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Where’s my refund? Here’s how long it might take to get yours from the IRS

Updated Feb 18th, 2022 10:53AM EST
IRS 1040 tax form with pen
Image: Kenishirotie/Adobe

Twenty-one days. That’s generally how long you’ll need to wait if you’ve filed your federal income tax return for tax year 2021 and are now asking, “Where’s my refund?”

“Generally,” though, is the all-important caveat here. All things being equal, that’s roughly how long it should take, according to the tax agency — from the time the IRS accepts your return until the refund lands in your bank account. For some people, though, the process won’t be that simple.

Where’s my refund? IRS 2021 tax update

In an update posted to the IRS website just a few days ago, the tax agency reiterated that most people get their refunds in 21 days or less — when, that is, they e-file. And when they also choose to have any refund direct-deposited. Those are two common but super-important conditions that impact the 21-day outcome.

Obviously, refunds coming through the postal service should be expected to take at least that long, and likely longer.

Even more important: The aforementinoed IRS update includes some other caveats that could delay a refund being sent out. For example, if your refund contains errors, is incomplete, or “requires further security review.” And if you thought paper refund checks generally take longer than you’d like them to arrive? The IRS warns that “paper-filed tax returns and paper refund checks will take even longer this year.”

That’s partly because of — what else? — a pandemic-induced backlog of returns, plus short-staffing.

IRS tax tips

Here are some things the IRS says to keep in mind, if you haven’t filed your return yet. If, that is, you want to make sure your refund isn’t delayed.

  • For one thing, don’t rush. “People who file before they receive all the proper tax reporting documents risk making a mistake that may lead to processing delays.”
  • The IRS is also sending out two letters, one to recipients of the third stimulus check in 2021. And the other letter, to recipients of last year’s child tax credit checks. Make sure the information on those matches what you put on your tax return.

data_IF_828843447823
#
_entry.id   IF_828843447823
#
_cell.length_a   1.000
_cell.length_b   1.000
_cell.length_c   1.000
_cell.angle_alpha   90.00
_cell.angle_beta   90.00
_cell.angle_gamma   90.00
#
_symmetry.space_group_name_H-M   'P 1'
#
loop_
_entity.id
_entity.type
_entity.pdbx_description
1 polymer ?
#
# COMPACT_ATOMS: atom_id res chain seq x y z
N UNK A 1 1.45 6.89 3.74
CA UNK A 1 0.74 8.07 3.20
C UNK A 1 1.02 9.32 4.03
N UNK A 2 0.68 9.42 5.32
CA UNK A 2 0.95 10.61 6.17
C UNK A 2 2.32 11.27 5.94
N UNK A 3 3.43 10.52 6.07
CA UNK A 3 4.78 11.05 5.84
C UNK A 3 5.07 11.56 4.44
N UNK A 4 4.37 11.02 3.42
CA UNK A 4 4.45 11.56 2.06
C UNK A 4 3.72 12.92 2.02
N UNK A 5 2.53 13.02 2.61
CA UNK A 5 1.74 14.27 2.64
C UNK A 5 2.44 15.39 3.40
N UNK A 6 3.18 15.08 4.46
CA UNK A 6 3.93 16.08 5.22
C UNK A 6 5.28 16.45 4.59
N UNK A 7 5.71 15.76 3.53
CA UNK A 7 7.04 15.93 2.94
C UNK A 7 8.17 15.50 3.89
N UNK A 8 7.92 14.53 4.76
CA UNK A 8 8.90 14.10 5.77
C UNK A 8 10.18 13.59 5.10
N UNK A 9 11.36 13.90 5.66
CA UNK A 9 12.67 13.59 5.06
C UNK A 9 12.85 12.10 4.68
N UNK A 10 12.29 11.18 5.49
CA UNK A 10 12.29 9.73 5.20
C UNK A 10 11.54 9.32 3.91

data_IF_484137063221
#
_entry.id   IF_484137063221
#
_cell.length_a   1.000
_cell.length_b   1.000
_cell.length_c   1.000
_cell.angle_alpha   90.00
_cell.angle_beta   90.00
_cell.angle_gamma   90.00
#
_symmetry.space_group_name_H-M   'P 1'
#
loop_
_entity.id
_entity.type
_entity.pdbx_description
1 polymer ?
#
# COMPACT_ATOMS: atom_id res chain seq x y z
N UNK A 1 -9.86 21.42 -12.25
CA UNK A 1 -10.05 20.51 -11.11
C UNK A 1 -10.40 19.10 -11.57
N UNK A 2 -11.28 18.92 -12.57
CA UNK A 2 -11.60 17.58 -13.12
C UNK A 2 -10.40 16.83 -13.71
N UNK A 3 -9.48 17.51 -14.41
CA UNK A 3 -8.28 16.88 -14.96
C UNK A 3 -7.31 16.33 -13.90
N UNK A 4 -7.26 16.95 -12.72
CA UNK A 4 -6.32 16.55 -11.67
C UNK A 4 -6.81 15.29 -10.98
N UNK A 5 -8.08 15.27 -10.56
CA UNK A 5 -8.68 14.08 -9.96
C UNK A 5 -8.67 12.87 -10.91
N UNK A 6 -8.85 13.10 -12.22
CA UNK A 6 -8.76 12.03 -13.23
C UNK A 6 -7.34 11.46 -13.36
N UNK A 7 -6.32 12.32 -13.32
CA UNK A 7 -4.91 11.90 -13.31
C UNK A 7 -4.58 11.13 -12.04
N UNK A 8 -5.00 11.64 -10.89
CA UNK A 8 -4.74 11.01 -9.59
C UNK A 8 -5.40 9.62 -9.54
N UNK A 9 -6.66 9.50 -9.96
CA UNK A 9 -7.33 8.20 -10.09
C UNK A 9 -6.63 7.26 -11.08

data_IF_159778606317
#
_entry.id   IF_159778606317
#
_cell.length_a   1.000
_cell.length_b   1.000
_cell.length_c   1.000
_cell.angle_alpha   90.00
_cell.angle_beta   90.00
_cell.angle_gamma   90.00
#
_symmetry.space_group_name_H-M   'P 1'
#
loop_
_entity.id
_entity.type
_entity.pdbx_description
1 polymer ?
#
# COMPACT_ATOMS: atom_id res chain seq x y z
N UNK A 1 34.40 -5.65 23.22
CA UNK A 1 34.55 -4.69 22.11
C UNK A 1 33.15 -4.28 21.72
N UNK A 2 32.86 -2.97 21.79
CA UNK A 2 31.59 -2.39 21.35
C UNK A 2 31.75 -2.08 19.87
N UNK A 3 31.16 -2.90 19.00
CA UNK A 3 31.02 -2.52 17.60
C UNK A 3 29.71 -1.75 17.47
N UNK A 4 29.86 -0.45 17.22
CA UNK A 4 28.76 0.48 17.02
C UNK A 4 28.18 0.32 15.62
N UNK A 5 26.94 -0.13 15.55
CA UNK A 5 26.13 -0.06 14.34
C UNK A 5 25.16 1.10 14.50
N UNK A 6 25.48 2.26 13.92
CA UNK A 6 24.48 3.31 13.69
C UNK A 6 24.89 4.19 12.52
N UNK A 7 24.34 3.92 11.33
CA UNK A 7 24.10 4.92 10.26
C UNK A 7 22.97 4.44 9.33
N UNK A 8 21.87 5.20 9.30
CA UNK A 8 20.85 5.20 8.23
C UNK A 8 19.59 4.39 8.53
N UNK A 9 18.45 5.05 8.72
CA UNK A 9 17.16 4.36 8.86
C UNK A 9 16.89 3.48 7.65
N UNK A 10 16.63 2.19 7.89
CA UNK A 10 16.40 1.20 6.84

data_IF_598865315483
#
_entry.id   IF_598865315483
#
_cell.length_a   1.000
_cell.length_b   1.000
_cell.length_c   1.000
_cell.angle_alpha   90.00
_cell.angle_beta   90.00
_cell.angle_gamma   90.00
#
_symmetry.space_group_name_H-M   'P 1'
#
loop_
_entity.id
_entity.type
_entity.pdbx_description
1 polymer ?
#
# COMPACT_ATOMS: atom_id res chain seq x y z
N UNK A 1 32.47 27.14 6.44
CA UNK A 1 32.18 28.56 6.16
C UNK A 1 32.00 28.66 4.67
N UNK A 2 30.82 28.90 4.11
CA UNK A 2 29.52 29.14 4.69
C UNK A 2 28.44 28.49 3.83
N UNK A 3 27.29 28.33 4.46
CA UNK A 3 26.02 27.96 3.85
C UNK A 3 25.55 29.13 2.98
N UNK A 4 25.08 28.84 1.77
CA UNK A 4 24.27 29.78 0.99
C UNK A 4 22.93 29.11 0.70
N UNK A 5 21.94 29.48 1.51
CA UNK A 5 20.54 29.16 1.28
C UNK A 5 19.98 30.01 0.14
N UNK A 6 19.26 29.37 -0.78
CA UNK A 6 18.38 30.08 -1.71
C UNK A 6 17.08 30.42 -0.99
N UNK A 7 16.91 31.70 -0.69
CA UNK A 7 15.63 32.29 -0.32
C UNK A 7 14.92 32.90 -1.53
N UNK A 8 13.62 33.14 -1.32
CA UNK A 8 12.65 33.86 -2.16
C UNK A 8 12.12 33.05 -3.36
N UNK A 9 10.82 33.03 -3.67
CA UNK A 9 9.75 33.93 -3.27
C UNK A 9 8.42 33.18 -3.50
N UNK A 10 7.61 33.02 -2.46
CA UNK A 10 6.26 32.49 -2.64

• Some of the other documents you need to have on hand in order to file your return can include a Form W-2 from your employer. As well as a Form 1099-K, 1099-Misc, W-2 or similar income statement if you work in the gig economy.

IRS website

screenshot of IRS website
A screenshot of the official IRS website. Image source:

On a slightly related note, in the process of all this you’ll likely find yourself logging into the IRS website at least a couple of times or so.

The IRS said in recent weeks it’s making a huge change to that website later this year. One that involves setting up an account with a third-party provider, which uses facial recognition in the account setup process. After which you can then log into your IRS account as normal.

Needless to say, that coming shift sparked a huge outcry among groups including privacy advocates. And on Monday, the IRS appeared to bow to the criticism. “The IRS announced it will transition away from using a third-party service for facial recognition to help authenticate people creating new online accounts,” the tax agency said. “The transition will occur over the coming weeks in order to prevent larger disruptions to taxpayers during filing season.”

In the meantime, the IRS says it’s working to develop an additional authentication process that doesn’t involve facial recognition.

Andy Meek Trending News Editor

Andy Meek is a reporter based in Memphis who has covered media, entertainment, and culture for over 20 years. His work has appeared in outlets including The Guardian, Forbes, and The Financial Times, and he’s written for BGR since 2015. Andy's coverage includes technology and entertainment, and he has a particular interest in all things streaming.

Over the years, he’s interviewed legendary figures in entertainment and tech that range from Stan Lee to John McAfee, Peter Thiel, and Reed Hastings.